In Favour of Cooperatives

Nkutšoeu Motsau


Nkutšoeu Motsau (Chairperson of Azanla MVA), writes:
In my previous article I wrote that we can no longer afford to have a tiny group of people owning and controlling the means of livelihood whilst the rest of society is turned into toilers. I also made bold to say that by phasing out companies that were organised along capitalist lines and replacing them with companies organised as cooperatives, we would eliminate corruption. The ink had hardly dried on the paper I had written those words upon when the titanic financial corruption scandal involving, Steinhoff, the giant German multinational furniture manufacturing company, exploded before our eyes right here in South Africa.

It is said that one Jooste (a multibillionaire himself), the CEO of Steinhoff, he has since resigned, used or played with the funds that the people invested in the company in a pyramid-like scheme. The company lost 100 billion Rands in one day. In figures it is something like R100,000,000,000! Its shares in the Johannesburg Stock Exchange fell from R55 a share to R10 a share. The Public Investment Corporation, which is in charge of the pension funds of the Public Servants Association (including the Government Employees Pension Fund, the Unemployment Insurance Fund and others), invested some of the funds in Steinhoff. They lost R12.5 billion, that is, R12,500,000,000! You can imagine lifelong savings going down the drain just like that! But I am not talking about this, at least not now. Let this serve merely to adumbrate my point.

In a cooperative company, the members, who happen to be its workers, have equal say and each has one vote; and the decisions of the company are made democratically. The members meet regularly (say, once weekly) to make decisions about what to produce, how to produce their products or services, where to produce them, how much to pay themselves and what to do with the profits. They hire the manager or CEO and set goals for him/her. The manager or CEO reports directly to them, in a meeting, but may not vote when decisions are taken. They can fire the manager or CEO who does not achieve the goals that have been set for him/her. They determine the salary of the manager or CEO which may not be seven or eight times higher than the salary of the lowest paid members. The members wholly own the company and control it completely.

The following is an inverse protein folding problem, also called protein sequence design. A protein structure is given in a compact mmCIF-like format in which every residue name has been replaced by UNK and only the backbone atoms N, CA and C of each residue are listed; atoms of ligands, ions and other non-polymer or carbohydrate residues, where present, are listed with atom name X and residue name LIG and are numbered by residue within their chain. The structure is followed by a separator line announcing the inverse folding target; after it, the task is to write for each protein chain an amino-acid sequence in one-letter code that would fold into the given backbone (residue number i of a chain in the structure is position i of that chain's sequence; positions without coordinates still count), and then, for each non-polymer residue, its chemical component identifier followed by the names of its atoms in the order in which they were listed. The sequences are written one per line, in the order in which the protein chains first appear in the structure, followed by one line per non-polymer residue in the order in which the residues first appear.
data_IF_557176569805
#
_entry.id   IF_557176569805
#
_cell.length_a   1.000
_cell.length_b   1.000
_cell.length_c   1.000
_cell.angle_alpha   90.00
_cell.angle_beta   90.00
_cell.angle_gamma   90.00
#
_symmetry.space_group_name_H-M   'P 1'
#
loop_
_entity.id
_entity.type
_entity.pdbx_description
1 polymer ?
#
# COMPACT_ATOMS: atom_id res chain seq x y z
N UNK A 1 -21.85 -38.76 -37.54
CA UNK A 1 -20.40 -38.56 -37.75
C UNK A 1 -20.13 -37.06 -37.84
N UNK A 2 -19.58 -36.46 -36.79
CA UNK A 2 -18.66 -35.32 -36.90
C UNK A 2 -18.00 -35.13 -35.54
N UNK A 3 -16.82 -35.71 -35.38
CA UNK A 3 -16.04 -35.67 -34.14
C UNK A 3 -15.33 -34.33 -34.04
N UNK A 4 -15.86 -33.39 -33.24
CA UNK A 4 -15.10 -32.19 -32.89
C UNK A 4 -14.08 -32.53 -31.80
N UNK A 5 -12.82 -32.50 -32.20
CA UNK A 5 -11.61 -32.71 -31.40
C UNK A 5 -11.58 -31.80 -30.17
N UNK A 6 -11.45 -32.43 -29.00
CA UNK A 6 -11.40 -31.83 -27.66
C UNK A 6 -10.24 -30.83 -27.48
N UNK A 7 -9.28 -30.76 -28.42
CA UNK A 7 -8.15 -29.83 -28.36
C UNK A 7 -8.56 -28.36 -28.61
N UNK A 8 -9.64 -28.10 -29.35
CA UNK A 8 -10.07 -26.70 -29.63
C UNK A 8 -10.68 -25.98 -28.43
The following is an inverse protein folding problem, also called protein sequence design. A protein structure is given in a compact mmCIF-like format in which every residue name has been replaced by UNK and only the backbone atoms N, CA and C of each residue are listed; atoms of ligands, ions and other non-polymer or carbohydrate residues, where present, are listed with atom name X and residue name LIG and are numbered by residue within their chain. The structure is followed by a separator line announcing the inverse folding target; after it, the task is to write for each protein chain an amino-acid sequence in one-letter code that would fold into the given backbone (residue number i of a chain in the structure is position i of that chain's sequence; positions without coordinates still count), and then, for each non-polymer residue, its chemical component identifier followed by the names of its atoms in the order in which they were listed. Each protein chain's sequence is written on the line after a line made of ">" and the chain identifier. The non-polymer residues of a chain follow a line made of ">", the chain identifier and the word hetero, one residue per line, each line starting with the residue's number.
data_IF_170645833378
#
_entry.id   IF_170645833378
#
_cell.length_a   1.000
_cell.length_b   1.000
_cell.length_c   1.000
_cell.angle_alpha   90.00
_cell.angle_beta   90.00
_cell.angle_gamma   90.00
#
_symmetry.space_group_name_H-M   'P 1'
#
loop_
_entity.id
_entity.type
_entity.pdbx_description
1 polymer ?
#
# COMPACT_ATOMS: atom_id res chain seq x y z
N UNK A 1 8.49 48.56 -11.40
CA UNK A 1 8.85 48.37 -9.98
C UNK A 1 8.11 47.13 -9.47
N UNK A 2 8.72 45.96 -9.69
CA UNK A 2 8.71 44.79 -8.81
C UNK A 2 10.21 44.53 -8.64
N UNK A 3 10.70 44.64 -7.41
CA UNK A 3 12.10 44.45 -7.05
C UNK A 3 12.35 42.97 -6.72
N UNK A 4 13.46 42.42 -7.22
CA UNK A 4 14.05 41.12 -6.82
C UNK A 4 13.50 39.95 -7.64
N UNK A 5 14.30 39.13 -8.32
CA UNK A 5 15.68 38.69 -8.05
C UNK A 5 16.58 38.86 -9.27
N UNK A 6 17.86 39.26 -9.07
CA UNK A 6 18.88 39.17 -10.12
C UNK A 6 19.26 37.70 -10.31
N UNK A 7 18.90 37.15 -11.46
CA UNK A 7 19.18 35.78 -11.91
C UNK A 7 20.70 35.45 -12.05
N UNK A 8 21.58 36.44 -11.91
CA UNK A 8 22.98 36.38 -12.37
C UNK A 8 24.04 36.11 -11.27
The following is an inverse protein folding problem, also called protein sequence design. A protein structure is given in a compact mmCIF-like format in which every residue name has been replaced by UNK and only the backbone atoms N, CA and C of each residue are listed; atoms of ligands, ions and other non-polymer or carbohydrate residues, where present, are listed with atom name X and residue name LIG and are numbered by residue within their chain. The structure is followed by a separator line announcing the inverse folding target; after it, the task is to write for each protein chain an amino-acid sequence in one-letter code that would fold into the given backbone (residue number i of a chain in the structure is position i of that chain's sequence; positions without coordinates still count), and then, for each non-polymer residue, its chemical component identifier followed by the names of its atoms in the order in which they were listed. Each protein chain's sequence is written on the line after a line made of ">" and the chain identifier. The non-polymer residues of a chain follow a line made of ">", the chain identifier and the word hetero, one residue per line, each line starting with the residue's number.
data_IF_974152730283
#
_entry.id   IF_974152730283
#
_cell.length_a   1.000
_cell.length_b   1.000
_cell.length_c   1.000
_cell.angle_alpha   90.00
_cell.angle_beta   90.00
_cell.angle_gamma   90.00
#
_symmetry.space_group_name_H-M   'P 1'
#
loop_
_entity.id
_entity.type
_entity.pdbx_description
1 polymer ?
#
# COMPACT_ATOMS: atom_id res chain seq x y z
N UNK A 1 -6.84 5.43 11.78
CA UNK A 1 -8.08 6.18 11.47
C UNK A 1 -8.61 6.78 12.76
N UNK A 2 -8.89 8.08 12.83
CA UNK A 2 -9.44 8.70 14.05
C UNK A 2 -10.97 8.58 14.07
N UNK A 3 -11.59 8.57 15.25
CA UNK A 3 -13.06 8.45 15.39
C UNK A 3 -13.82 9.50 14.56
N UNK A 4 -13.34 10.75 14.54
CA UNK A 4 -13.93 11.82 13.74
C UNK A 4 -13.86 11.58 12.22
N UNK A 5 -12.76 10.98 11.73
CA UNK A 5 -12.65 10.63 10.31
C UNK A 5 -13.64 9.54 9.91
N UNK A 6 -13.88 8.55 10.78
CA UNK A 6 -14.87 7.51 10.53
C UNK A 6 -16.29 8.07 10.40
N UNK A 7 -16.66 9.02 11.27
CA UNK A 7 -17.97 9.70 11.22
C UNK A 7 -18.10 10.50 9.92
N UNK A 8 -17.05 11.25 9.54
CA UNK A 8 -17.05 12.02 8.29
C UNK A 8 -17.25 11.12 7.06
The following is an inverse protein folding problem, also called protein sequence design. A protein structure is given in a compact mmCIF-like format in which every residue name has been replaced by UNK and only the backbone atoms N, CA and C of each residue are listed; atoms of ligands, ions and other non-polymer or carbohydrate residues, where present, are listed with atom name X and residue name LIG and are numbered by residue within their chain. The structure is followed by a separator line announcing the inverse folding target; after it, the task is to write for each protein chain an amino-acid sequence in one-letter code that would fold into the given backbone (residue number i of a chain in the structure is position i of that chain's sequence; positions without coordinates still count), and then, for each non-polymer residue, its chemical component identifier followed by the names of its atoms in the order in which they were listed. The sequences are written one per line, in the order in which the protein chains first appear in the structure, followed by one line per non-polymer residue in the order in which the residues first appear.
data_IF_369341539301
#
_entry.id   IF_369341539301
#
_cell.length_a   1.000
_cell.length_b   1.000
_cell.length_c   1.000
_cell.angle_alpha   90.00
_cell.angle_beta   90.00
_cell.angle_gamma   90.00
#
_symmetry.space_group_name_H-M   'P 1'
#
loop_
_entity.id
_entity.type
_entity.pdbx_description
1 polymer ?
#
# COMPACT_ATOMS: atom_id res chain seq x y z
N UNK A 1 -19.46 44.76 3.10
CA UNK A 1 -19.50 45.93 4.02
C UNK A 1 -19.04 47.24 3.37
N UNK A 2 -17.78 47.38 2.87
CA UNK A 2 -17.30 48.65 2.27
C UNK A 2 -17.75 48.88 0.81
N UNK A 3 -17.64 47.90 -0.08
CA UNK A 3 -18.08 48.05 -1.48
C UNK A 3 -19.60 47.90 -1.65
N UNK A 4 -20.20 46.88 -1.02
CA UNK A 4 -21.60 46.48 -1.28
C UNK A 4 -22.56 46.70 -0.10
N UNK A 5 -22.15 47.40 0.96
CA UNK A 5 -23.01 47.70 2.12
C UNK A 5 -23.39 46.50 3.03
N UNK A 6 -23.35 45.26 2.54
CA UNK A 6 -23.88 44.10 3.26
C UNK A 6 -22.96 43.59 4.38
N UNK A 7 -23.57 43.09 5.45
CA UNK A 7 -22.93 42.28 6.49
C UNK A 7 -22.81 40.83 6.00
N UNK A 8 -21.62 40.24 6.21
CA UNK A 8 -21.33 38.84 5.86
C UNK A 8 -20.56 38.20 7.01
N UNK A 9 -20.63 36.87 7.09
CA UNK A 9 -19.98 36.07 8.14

The members are taught how a cooperative must function before it is established. Once the cooperative is up and running, they are compelled to attend all the meetings of the company and are expected to participate actively in all its activities.

Unlike in a capitalist style company, the manager or CEO does not have a right to hire or fire, instead, the manager or CEO is hired by the members. The decisions of the company are taken democratically by the members and not by the manager or CEO or the board of directors. The members themselves decide about which technology to use to produce their products or services. This decision is not made for them by the manager or CEO or the board of directors. The members decide how to divide the profits among themselves, this decision is not taken by the manager or CEO or the board of directors. The members themselves decide where to invest their money. What happened to Steinhoff is most unlikely to happen in a cooperative company!

How’s that? What’s your take?

‎10 ‎December ‎2017

* The writer of this column, Nkutšoeu Motsau, was born in Top Location in the Vaal Triangle in 1953. He grew up in Sharpeville. He is a tetraplegic as a result of a car accident in July 2005 in Sharpeville and now resides in Cape Town, but still feels a deep rooted connection with the Vaal. Nkutšoeu is Chairperson of Azanla MVA.

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